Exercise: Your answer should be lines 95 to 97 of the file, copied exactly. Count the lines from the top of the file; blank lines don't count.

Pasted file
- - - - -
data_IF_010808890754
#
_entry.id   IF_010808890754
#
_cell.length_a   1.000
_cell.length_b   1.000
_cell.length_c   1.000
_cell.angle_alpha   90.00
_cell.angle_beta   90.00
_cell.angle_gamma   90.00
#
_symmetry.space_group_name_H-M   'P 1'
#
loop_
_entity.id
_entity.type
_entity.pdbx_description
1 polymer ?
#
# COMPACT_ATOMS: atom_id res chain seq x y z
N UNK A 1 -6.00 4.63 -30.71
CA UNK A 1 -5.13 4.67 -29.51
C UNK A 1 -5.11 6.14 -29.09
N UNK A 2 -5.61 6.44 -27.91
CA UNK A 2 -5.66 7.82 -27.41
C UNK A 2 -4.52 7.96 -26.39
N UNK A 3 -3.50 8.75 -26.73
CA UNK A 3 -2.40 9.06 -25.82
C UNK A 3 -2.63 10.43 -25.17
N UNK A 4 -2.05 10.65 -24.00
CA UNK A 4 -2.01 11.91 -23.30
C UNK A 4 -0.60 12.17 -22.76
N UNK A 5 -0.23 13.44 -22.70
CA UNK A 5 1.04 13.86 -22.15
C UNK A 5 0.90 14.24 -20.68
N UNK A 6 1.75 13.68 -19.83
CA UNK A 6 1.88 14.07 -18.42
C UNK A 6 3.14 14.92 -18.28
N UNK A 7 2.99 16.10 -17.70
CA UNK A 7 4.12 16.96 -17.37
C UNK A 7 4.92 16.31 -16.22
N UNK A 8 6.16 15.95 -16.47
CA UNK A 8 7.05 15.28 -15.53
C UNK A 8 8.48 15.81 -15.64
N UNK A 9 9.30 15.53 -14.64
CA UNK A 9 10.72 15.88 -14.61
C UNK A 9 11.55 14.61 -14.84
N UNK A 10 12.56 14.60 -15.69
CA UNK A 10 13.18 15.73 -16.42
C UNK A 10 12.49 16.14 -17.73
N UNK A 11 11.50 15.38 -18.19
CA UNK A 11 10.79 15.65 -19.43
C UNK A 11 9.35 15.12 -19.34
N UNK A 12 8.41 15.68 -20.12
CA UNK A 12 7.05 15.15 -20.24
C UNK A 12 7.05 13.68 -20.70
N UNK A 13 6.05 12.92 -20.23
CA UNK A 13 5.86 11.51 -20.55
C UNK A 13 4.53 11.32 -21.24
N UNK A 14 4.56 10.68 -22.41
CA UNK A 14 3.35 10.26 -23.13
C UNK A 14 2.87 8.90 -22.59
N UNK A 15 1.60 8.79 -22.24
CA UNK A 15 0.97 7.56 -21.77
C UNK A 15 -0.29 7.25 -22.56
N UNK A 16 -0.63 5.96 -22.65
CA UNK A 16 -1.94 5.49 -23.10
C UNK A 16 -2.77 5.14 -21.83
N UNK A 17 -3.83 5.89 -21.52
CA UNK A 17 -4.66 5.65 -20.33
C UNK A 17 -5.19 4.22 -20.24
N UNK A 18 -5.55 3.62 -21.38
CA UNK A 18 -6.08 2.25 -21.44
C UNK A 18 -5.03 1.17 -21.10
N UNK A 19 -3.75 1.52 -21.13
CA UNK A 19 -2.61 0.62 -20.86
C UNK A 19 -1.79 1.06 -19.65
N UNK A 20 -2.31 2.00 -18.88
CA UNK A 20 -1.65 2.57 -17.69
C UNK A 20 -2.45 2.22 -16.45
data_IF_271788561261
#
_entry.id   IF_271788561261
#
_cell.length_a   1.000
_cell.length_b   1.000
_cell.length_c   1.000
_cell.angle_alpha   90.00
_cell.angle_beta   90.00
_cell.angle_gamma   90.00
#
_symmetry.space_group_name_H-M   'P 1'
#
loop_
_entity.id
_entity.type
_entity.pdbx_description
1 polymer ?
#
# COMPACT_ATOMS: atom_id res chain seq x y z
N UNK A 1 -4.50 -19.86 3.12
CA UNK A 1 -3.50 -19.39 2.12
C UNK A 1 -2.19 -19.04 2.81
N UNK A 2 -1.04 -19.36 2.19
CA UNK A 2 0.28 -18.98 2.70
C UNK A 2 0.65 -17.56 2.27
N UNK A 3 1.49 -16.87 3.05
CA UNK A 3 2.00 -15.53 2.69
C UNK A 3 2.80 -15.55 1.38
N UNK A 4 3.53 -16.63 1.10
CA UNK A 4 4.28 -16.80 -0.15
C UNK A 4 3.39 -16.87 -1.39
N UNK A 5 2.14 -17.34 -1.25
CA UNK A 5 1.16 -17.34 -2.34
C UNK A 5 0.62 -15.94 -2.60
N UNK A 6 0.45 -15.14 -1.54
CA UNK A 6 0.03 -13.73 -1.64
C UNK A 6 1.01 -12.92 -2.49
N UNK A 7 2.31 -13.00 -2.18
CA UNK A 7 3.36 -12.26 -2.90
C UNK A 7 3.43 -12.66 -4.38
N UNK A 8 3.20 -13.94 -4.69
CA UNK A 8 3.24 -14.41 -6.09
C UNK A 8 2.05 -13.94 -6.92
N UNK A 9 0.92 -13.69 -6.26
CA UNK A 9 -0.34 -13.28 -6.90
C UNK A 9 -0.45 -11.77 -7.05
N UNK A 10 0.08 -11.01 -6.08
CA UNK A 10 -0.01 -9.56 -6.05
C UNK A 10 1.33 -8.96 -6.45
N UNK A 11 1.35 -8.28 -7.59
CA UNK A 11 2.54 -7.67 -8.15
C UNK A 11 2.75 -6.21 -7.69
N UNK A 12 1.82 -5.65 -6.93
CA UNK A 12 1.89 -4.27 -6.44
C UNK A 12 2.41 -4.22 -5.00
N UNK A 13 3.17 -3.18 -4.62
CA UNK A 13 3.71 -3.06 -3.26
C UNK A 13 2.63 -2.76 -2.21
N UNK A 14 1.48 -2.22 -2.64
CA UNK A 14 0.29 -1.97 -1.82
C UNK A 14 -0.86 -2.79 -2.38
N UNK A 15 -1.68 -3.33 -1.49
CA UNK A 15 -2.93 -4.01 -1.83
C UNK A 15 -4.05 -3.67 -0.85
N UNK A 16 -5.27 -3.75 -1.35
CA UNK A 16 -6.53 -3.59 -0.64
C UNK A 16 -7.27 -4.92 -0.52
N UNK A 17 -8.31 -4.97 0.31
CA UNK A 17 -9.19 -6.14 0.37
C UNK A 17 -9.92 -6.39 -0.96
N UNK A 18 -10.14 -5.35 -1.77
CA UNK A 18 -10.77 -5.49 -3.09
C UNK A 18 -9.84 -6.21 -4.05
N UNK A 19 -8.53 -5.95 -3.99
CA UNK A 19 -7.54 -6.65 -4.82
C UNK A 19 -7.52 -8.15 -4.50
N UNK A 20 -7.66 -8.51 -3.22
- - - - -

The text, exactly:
_entity.id
_entity.type
_entity.pdbx_description